WHEN it was announced the Olympic Torch would pass through Oxford, it was hoped the city would see a huge boost in business.

But traders hoping to make the most of a costly pitch at the official South Park event have accused organisers of squeezing the life out of it. According to stringent rules, anyone with a stall – which cost up to £1,050 – at the event on July 9 will have to cover up any names or branding promoting their product.

The rules, set out by the London Organising Committee of the Olympic Game (LOCOG), state that: “Traders who are food vendors must cover up or have no visible brand names, logos or trademarks on display while trading at the event.

“This includes (but is not limited to) the trader’s stall, vehicle, signage and all related equipment.

“Food products should be sold in non-branded packaging.”

Traders can also only sell soft drinks that are sold exclusively from the Coca-Cola product range, including bottled water, and are banned from ‘promotional or marketing activity’ that claim an association with the Olympic Torch Relay or Games.

Oxford City Council said the restrictions on the Olympic Torch Relay Celebration – which runs from 3.30pm to 10.30pm – would be lifted from 7.30pm when LOCOG had gone.

A spokesman said: “We have to adhere to the LOCOG guidelines, which state the use of the Olympic rings, the London 2012 logo, the Olympic and Paralympic emblems and the word Olympic is restricted.

“We also have to adhere to their guidelines, which prohibits our stallholders from advertising within the LOCOG event.”

The rules were last night labelled ridiculous by traders.

Graham Jones, spokesman for the ROX traders’ association, said LOCOG’s regulations would leave the event ‘colourless’.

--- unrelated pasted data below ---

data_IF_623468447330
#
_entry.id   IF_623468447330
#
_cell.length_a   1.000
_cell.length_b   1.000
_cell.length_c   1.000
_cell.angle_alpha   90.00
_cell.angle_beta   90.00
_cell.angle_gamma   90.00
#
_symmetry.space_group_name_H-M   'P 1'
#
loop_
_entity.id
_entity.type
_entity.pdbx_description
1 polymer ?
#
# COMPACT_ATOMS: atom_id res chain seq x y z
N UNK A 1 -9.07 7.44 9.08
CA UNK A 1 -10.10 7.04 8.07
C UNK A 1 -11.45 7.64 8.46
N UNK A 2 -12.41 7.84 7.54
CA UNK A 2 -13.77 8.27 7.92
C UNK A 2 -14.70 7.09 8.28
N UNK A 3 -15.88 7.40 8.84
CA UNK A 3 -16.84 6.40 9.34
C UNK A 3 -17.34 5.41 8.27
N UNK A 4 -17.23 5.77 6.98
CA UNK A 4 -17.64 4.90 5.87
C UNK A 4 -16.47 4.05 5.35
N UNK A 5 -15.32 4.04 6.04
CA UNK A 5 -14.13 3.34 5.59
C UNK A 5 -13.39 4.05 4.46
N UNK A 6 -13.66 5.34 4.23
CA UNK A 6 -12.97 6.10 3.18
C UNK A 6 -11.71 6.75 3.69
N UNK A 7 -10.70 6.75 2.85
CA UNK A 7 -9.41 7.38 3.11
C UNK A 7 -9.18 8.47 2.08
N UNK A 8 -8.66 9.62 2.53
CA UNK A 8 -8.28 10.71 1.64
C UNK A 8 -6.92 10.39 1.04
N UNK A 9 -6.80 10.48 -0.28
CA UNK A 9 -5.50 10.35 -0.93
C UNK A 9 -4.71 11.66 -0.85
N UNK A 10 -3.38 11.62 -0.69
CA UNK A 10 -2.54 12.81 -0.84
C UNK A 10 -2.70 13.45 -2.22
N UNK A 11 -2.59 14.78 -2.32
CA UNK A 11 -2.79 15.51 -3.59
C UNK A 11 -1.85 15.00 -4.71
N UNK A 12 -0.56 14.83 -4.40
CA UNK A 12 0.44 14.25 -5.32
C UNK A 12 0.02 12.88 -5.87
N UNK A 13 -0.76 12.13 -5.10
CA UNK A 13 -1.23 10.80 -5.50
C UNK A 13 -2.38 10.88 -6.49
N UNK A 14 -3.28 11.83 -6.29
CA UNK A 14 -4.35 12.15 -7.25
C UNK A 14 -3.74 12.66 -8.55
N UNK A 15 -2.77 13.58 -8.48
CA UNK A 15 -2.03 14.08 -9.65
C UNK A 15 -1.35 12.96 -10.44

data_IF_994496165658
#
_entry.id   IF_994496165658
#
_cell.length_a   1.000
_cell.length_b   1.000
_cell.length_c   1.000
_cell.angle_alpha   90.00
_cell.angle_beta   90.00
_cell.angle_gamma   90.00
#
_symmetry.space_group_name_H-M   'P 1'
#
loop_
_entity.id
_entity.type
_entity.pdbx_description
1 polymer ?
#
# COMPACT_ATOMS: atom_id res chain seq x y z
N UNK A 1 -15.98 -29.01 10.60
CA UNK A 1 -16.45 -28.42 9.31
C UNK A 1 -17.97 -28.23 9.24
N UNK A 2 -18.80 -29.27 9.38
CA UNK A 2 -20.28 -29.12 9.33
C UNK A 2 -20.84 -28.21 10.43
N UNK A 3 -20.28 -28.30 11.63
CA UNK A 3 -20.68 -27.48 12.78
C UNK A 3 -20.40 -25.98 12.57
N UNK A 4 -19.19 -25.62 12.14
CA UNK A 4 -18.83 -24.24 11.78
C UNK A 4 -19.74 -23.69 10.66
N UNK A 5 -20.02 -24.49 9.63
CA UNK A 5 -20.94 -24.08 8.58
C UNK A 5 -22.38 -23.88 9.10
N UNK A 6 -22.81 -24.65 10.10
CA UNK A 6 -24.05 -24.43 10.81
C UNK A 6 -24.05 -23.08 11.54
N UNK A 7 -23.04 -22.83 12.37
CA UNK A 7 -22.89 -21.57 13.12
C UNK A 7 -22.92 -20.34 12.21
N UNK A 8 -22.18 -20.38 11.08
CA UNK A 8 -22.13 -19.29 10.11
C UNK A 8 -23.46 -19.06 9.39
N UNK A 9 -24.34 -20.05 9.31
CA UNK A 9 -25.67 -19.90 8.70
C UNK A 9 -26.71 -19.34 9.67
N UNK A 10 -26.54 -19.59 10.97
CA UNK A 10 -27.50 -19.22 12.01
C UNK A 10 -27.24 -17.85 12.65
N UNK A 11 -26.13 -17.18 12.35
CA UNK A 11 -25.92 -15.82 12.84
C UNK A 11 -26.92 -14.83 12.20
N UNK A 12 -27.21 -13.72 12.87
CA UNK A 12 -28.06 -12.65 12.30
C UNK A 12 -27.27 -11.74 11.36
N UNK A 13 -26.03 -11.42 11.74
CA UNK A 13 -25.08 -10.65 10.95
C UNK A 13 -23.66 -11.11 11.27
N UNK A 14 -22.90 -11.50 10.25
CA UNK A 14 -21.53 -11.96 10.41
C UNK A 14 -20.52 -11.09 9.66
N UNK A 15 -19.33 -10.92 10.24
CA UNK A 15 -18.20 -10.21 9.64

He said: “The point of having this kind of event around the country is so that you can get a flavour of the local area – something that says ‘this is Oxford’.

“This is like a cleansing exercise. It will leave the event blank.”

Aziz Ur-Rahman, who runs Aziz restaurant in Cowley Road, said: “It is ridiculous. I was thinking about having a stall but it seems pointless.”

Clinton Pugh, who owns Cafe Coco in St Clements, said: “I don’t know whether I will apply for a stall. The rules are absolutely ridiculous.”

But Max Mason, who founded the Big Bang restaurant in Jericho, said he did not see anything wrong with the rules.

Mr Mason, who was also picked to work as a diplomatic assistant during the Olympics after volunteering, said: “Maybe this is a bit ‘Big Society’ of me but I would just be proud to be involved.

“It wouldn’t be a marketing opportunity for me.”

City council leader Bob Price said: “The degree of detail does seem to be over the top. There’s no way you can police it to that level.

“From the council’s point of view we obviously hope that the event will be a great success and that local businesses will benefit from it “We just hope that the LOCOG people around are somewhat more lenient about what are quite stringent and restrictive rules.”

There are more than 44 sponsors of the Olympics, including Coca Cola, McDonalds, Deloitte and BMW, who have contributed more than £2bn.

A London 2012 spokesman said without sponsors the Games wouldn't happen.

He said: “They provide funding, products, services and expertise to help us stage the Games and with that have purchased exclusivity in their sector.

“We therefore ask suppliers who we pay for their products or services not to market their association with London 2012.”